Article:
3. Give praise and allow failure – give positive feedback to your kids for their efforts but remember constructive criticism is also very important in the development of your children. According to Gregory Ramey, PhD, child psychologist at Dayton Children’s, “Sometimes, failure may be the best option for your children. It teaches them personal responsibility, coping skills and persistence.”
“Remember, it’s not always about making a big change right away, but about the little steps you take to make the changes,” says Dr. Ramey.

“By teaching your children to do simple things to improve their health, become more active or learn to help others, you and your family can all be happier and healthier.”


Tuesday, December 29, 2009

Don't let your child get bitten - by frostbite!

The colder temperatures of winter bring about a host of problems we don’t deal with during the rest of the year. If your children aren’t ones for sitting in front of the fireplace to sip hot cocoa, but instead prefer to get outside and play, help them stay safe by knowing the signs and symptoms of frostbite! 

"Frostbite can result in the same type of tissue damage as a burn," says Heather Koss, RN, clinical resource nurse at Dayton Children’s and coordinator of the emergency medical system/trauma education program. "This is why it is important for parents to periodically check on children who are playing outside. Make sure they are dressed appropriately—gloves, hats, warm socks and face coverings are particularly important since fingers, noses and ears are most vulnerable to frostbite."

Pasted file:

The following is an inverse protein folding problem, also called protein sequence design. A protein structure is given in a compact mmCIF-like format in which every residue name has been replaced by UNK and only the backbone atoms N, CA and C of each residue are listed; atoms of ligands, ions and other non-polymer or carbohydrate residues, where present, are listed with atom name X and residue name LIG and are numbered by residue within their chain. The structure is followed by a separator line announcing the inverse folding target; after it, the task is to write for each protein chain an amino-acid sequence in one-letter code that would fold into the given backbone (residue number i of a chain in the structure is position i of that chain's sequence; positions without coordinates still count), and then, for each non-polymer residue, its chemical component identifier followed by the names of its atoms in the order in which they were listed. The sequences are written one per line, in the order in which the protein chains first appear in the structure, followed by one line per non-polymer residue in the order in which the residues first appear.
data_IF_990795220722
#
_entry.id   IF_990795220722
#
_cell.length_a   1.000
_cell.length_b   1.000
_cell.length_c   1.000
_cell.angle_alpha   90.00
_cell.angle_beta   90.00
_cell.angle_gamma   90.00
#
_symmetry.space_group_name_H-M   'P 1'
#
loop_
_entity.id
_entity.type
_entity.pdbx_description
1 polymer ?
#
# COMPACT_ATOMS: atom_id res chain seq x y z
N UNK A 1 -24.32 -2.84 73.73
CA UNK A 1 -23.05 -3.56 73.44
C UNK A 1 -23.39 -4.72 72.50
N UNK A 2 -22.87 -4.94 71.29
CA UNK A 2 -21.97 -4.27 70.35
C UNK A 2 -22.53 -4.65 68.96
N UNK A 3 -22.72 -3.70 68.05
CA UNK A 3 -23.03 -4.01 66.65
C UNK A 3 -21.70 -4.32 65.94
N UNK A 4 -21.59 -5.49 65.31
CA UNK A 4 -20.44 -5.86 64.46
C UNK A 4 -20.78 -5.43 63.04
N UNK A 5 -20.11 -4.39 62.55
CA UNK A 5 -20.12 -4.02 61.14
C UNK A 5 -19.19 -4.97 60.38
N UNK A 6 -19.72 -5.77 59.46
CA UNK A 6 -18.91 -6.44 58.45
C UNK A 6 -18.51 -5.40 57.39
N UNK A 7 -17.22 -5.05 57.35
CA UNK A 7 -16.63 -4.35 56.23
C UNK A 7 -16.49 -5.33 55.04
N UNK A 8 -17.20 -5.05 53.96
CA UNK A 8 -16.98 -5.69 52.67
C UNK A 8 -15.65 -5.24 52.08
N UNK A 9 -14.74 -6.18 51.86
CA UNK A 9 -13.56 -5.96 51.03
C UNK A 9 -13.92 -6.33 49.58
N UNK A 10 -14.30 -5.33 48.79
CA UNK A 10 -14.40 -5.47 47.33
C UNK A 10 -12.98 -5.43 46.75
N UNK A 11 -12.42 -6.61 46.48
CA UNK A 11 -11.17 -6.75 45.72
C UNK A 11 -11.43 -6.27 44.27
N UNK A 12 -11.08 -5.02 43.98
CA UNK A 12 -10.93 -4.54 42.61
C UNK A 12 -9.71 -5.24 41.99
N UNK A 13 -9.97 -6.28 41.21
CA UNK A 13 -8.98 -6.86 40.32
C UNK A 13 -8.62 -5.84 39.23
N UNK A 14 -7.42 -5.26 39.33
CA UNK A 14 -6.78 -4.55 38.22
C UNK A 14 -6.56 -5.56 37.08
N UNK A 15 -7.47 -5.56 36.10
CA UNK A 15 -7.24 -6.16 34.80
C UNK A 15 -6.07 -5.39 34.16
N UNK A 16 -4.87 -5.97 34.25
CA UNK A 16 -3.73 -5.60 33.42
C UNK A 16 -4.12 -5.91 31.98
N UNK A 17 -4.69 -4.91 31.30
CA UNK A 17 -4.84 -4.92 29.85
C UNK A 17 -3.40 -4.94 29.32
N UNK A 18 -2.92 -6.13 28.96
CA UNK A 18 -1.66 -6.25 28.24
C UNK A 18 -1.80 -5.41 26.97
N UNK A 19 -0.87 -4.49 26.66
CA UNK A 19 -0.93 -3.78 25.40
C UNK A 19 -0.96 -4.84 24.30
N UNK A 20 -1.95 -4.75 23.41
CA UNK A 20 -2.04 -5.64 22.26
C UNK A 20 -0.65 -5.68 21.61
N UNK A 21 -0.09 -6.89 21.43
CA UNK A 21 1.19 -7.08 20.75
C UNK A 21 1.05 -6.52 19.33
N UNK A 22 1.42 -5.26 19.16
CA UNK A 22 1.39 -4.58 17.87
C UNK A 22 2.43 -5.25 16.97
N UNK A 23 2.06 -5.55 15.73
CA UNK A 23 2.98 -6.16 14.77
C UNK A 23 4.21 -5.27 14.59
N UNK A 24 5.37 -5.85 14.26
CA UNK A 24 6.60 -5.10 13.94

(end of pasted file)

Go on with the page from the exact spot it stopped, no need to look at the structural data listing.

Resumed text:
Signs of frostbite
  • Skin may look discolored.
  • Skin may feel cold to the touch.
  • Skin may feel numb to child.
  • If deeply frostbitten, skin may look waxy or feel hard (frozen).
What parents should do

  • Take the child to a warm place
  • Remove cold or wet clothing and give child warm, dry clothes
  • Do NOT rub or massage the cold part or apply heat such as a water bottle or hot running water.
  • Cover the body part loosely with a non-stick, sterile dressing or dry blanket.
  • If the skin looks discolored or the child has lost sensation, keep the child warm and call 9-1-1 immediately.
With proper precautions children can be safe and have a great time enjoying winter weather.

For more tips on winter safety visit our website.